This year I went on a Craftsy spending spree over a couple of the great sales that they have had. I wrote about in a post about my Craftsy List of Shame a couple weeks (months?) ago. I have decided that publicizing my progress through that list will be motivational for me and educational for you. Win, win. I was considering giving myself some kind of time frame or a specific release date, but I decided that it was way too much pressure. In fact I may even bounce around a bit depending on how I am feeling.
I am going to start with Beginning Serging with Amy Alan. This is one of the first courses that I bought when I bought my machine about a year ago. I usually watch the videos when I buy the lessons, but put off participating in the material. My first impression of Amy was that she was very sweet, and very informed. She knows a lot about her serger and was really well prepared for her lessons. I appreciate all the print outs seeing as how it’s an information based class rather than a project based class. Although it does have some cute projects and I suspect that completing them will be how I really master my skills.
Today I worked through the Introduction (lesson: 1), Lesson 2: Your Serger and How It Works, and half of Lesson 3: Basic Stitches, before my brain fizzled and died.
Lesson 2 mostly involved going over the parts of your machine using a checklist. Amy uses three different sergers (a Bernina, a Janome, and a Brother) to show where different parts are on different machines. It was surprising to me how different they were and how different my machine was than her example Janome (I drive a Janome 8002D). My take away was, don’t by a Brother. There was several times that she was explaining features on the other two machines that the Brother didn’t have. You also couldn’t see into it very well. Anyways, going over the parts on the serger clued me into a lot of things that I didn’t know and prepared me for adjusting things, like blade width, later. I learned that you can remove the stitch finger to make a stitch narrower. I also, learned that the blade width is the same as the stitch width.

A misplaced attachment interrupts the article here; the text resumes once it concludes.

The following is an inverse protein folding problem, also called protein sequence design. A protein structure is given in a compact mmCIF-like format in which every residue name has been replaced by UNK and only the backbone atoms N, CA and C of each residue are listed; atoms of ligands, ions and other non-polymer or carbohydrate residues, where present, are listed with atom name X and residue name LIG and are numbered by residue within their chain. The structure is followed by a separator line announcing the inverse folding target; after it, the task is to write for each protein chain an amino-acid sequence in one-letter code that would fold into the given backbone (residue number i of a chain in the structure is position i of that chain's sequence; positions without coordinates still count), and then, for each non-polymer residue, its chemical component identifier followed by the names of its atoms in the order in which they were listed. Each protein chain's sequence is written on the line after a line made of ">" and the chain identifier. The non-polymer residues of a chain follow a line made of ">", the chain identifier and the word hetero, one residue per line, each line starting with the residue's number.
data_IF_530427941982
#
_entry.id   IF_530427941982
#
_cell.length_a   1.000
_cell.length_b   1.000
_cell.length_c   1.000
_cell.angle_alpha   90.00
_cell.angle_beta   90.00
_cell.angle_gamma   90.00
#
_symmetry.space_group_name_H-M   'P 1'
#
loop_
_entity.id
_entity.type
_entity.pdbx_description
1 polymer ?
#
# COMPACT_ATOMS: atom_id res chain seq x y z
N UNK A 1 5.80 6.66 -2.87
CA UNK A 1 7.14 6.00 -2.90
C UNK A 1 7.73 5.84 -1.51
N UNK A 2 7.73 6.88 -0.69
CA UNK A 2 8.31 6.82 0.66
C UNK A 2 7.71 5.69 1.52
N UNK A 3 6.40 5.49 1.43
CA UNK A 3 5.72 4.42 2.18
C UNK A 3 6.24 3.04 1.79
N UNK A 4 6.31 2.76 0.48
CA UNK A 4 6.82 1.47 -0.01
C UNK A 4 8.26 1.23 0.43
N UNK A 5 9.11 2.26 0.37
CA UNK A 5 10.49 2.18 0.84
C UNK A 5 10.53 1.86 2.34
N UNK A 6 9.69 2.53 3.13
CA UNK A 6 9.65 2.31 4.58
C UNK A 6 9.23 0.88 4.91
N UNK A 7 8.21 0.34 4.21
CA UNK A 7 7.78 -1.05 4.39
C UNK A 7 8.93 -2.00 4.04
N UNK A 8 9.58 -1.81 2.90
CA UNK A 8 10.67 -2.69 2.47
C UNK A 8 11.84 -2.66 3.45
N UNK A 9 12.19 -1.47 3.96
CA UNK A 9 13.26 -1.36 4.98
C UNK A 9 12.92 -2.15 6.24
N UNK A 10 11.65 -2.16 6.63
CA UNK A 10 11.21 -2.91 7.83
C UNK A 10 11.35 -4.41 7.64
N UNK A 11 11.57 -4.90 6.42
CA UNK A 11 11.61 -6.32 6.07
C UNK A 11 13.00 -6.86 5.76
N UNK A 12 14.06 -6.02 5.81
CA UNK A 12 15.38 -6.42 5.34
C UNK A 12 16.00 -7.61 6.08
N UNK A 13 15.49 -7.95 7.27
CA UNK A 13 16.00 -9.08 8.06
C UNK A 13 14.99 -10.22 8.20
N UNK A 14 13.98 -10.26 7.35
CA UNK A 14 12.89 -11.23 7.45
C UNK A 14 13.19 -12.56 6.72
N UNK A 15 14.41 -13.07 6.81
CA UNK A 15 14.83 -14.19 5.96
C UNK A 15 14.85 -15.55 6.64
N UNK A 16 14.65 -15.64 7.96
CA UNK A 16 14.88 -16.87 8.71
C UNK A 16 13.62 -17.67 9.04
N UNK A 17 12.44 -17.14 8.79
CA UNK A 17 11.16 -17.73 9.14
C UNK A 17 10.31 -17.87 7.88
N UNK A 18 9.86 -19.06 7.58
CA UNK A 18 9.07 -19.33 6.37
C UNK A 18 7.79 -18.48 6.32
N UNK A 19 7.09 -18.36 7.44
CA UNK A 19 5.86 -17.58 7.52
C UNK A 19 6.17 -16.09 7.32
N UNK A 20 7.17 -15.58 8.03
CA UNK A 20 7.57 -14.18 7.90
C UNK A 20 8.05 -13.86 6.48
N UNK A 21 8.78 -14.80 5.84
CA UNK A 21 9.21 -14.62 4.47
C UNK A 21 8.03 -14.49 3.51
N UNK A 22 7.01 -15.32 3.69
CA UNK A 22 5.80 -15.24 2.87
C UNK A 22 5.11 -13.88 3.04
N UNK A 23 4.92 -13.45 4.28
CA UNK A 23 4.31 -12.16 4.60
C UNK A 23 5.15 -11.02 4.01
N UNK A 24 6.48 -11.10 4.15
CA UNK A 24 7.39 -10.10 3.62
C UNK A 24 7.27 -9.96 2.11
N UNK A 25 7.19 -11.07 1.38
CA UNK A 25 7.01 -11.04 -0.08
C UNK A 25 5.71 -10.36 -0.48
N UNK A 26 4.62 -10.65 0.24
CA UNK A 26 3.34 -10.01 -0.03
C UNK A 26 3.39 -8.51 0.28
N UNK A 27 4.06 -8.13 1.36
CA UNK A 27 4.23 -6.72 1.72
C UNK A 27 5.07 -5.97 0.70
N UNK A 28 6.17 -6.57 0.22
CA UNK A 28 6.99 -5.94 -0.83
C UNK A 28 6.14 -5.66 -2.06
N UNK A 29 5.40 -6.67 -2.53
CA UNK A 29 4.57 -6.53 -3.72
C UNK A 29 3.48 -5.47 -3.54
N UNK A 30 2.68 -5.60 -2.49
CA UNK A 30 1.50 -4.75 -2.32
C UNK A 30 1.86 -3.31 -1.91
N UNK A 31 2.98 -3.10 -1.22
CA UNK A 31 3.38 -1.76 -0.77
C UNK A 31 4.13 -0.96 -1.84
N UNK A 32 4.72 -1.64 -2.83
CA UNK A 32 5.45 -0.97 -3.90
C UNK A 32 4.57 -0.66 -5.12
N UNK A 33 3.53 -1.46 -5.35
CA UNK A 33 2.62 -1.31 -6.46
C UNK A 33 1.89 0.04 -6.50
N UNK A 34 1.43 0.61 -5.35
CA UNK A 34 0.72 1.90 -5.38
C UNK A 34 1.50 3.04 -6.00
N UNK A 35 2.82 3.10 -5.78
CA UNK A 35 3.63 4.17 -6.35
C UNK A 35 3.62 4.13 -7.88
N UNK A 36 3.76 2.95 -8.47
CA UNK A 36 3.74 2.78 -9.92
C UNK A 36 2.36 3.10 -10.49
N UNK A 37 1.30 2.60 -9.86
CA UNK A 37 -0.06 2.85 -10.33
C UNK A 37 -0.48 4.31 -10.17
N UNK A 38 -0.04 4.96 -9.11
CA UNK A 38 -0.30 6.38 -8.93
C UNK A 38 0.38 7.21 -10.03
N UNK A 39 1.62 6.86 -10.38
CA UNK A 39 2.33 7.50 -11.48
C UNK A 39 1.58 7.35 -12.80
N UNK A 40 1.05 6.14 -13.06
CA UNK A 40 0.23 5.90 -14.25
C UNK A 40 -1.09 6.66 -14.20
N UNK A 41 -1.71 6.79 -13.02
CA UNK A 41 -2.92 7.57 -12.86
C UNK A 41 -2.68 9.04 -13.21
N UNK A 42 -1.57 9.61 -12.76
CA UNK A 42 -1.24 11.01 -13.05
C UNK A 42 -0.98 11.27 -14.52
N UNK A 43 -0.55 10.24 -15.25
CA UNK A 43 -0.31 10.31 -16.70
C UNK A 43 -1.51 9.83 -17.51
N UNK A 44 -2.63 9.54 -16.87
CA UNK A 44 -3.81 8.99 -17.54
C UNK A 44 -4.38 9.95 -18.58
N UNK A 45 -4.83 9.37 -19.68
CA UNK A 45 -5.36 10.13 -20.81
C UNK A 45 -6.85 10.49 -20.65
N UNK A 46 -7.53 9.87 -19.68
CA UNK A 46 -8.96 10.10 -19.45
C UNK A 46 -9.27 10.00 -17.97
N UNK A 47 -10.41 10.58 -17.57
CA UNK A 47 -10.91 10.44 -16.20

Lesson 2 ends with an Amy threading her Bernina serger. My serger did not match up with hers at all and I was glad that I had already spent the time to learn how to thread it using my serger’s manual. Threading my serger becomes easier every time I do it, but I was jealous when I realized that my serger didn’t have the lower looper auto threader which moves the lower looper over so that it is visible while threading. Mine just stays hidden behind the machine, which makes me sad, but I’ve learned to thread it anyway. If I was buying a new machine I would definitely make sure that it had this feature though. I would also choose with one that marked the blade width in numbers, mine has no marking, you just kinda gotta feel it out.
Lesson 3 starts with, well, the basic stitches. I feel that I perfected my basic overlocking stitch, I was having problems with it curling the fabric. I fixed this by changing my stitch width and it lies nice and flat now. If only I could get the next stitch, a narrow hem, to lie flat. Actually, the next stitch was a flat felled seam, but I have little interest in that seam so I skipped it. I do what I want. It really seemed that the configuration for each stitch would change depending on the fabric that you used. I think that it is most important to understand how the seam is supposed to look and how the parts of your serger effects the stitch. I think that I am beginning to grasp that. The only complaint I had about Lesson 3 was that the stitch examples were kinda hard to see. The camera had a hard time focusing and Amy showed them rather quickly.